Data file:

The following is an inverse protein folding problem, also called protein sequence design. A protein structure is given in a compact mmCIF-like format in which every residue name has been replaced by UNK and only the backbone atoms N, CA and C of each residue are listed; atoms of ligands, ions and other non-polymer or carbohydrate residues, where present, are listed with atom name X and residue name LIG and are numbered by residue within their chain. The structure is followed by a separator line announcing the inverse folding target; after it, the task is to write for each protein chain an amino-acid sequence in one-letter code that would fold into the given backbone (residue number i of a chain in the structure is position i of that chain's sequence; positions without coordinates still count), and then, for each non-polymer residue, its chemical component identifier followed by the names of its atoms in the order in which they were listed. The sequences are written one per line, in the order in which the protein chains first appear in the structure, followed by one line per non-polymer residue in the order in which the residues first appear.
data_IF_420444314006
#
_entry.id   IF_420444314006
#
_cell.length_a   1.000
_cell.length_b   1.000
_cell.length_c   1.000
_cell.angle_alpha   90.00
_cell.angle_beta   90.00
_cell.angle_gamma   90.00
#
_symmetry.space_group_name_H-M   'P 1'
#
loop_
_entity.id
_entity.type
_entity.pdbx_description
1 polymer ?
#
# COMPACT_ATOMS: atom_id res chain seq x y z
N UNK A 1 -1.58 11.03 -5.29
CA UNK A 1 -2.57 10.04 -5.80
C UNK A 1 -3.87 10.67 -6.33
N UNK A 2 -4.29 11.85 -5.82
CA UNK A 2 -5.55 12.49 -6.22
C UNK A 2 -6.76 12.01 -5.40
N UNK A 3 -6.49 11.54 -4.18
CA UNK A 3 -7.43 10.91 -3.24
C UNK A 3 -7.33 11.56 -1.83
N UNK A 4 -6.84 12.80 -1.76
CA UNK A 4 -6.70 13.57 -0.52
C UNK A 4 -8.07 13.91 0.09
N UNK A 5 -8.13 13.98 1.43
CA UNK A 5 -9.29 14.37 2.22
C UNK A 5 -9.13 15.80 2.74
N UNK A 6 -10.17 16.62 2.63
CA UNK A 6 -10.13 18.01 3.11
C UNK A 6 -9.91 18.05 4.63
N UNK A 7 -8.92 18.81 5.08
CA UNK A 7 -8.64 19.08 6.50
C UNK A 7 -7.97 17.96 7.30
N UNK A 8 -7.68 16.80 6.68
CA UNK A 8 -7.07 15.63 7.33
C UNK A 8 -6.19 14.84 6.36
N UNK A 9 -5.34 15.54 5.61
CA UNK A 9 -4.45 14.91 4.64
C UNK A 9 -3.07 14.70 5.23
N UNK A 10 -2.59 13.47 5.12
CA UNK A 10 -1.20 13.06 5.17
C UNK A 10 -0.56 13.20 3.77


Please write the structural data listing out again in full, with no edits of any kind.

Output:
The following is an inverse protein folding problem, also called protein sequence design. A protein structure is given in a compact mmCIF-like format in which every residue name has been replaced by UNK and only the backbone atoms N, CA and C of each residue are listed; atoms of ligands, ions and other non-polymer or carbohydrate residues, where present, are listed with atom name X and residue name LIG and are numbered by residue within their chain. The structure is followed by a separator line announcing the inverse folding target; after it, the task is to write for each protein chain an amino-acid sequence in one-letter code that would fold into the given backbone (residue number i of a chain in the structure is position i of that chain's sequence; positions without coordinates still count), and then, for each non-polymer residue, its chemical component identifier followed by the names of its atoms in the order in which they were listed. The sequences are written one per line, in the order in which the protein chains first appear in the structure, followed by one line per non-polymer residue in the order in which the residues first appear.
data_IF_420444314006
#
_entry.id   IF_420444314006
#
_cell.length_a   1.000
_cell.length_b   1.000
_cell.length_c   1.000
_cell.angle_alpha   90.00
_cell.angle_beta   90.00
_cell.angle_gamma   90.00
#
_symmetry.space_group_name_H-M   'P 1'
#
loop_
_entity.id
_entity.type
_entity.pdbx_description
1 polymer ?
#
# COMPACT_ATOMS: atom_id res chain seq x y z
N UNK A 1 -1.58 11.03 -5.29
CA UNK A 1 -2.57 10.04 -5.80
C UNK A 1 -3.87 10.67 -6.33
N UNK A 2 -4.29 11.85 -5.82
CA UNK A 2 -5.55 12.49 -6.22
C UNK A 2 -6.76 12.01 -5.40
N UNK A 3 -6.49 11.54 -4.18
CA UNK A 3 -7.43 10.91 -3.24
C UNK A 3 -7.33 11.56 -1.83
N UNK A 4 -6.84 12.80 -1.76
CA UNK A 4 -6.70 13.57 -0.52
C UNK A 4 -8.07 13.91 0.09
N UNK A 5 -8.13 13.98 1.43
CA UNK A 5 -9.29 14.37 2.22
C UNK A 5 -9.13 15.80 2.74
N UNK A 6 -10.17 16.62 2.63
CA UNK A 6 -10.13 18.01 3.11
C UNK A 6 -9.91 18.05 4.63
N UNK A 7 -8.92 18.81 5.08
CA UNK A 7 -8.64 19.08 6.50
C UNK A 7 -7.97 17.96 7.30
N UNK A 8 -7.68 16.80 6.68
CA UNK A 8 -7.07 15.63 7.33
C UNK A 8 -6.19 14.84 6.36
N UNK A 9 -5.34 15.54 5.61
CA UNK A 9 -4.45 14.91 4.64
C UNK A 9 -3.07 14.70 5.23
N UNK A 10 -2.59 13.47 5.12
CA UNK A 10 -1.20 13.06 5.17
C UNK A 10 -0.56 13.20 3.77